And we meet a soldier who cheated death when an IRA bomb exploded next to him and damaged his hearing.

Forced to give up his dream career in the army, Mike Buss tells us his story of hearing loss, homelessness and record-breaking endeavors.

 

Like many ex-soldiers Mike struggled to adjust to civilian life.  He tried to join the police and the fire service but his hearing issues prohibited it. 

Losing all motivation and the will to go on he found himself eventually homeless on the streets of London.

After a couple of months of living rough in London Mike remembered reading an article about Paddy Doyle another former soldier who had broken many world fitness records.  Mike decided there and then that this would be his motivation!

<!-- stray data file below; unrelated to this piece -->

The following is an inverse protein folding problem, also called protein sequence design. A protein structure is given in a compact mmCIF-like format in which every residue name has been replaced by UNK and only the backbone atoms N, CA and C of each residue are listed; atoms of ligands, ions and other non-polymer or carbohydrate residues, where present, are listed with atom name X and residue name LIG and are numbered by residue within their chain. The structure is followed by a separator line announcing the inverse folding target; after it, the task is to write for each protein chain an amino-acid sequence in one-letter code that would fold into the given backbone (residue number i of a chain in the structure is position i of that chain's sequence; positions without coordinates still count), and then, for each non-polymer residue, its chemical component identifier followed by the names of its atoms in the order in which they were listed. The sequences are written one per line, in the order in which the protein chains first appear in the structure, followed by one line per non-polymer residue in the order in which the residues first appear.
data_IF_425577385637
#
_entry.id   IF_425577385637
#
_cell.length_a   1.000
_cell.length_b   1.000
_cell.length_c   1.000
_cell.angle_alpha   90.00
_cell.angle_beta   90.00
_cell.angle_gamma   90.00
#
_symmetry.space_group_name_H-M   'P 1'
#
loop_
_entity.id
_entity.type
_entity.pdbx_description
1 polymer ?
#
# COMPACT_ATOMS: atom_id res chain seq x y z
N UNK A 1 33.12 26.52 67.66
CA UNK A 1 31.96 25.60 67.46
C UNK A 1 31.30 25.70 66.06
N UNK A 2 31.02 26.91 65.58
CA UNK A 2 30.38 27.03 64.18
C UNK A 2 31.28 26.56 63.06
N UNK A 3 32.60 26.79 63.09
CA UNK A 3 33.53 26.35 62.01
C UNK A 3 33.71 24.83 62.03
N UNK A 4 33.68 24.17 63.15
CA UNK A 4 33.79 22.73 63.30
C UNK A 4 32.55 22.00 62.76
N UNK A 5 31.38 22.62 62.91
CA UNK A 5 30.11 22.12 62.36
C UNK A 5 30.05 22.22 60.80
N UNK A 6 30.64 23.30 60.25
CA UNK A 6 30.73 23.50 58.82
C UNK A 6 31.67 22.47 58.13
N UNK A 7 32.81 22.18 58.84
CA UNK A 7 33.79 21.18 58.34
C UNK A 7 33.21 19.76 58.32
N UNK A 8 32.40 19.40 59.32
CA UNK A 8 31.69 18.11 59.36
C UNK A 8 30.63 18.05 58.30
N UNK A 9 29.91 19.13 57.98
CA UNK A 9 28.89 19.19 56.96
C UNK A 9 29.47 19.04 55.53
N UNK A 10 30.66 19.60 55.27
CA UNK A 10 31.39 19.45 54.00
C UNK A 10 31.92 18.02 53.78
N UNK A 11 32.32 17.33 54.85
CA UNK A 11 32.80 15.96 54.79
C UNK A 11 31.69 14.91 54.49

He signed up for the London marathon and ended up breaking the world record for the fastest ever marathons run carrying a 55 pound pack. 

Since then back in 2002, Mike has been striving to become 'The Worlds Fittest Man' and become the record breaker of record breakers by breaking more world records than any other person before him and all in aid of military support charities.

Mike's aim is to raise £1 million by 2014.  He has achieved everything else he has set his mind to so there is every reason to be confident he will do it. 

 

And if you want to catch up with Mike Buss' latest challenges, you can follow his progress on

 

https://twitter.com/mikebuss

 

Wednesday 5th of May BBC2, 1.00pm

SH Line Producer | 13:48 UK time, Wednesday, 5 May 2010

We roll back the years on today's 'See Hear' when Memnos visits an exhibition at YorkCastleMuseum, which celebrates the 50th anniversary of the start of the Swinging Sixties...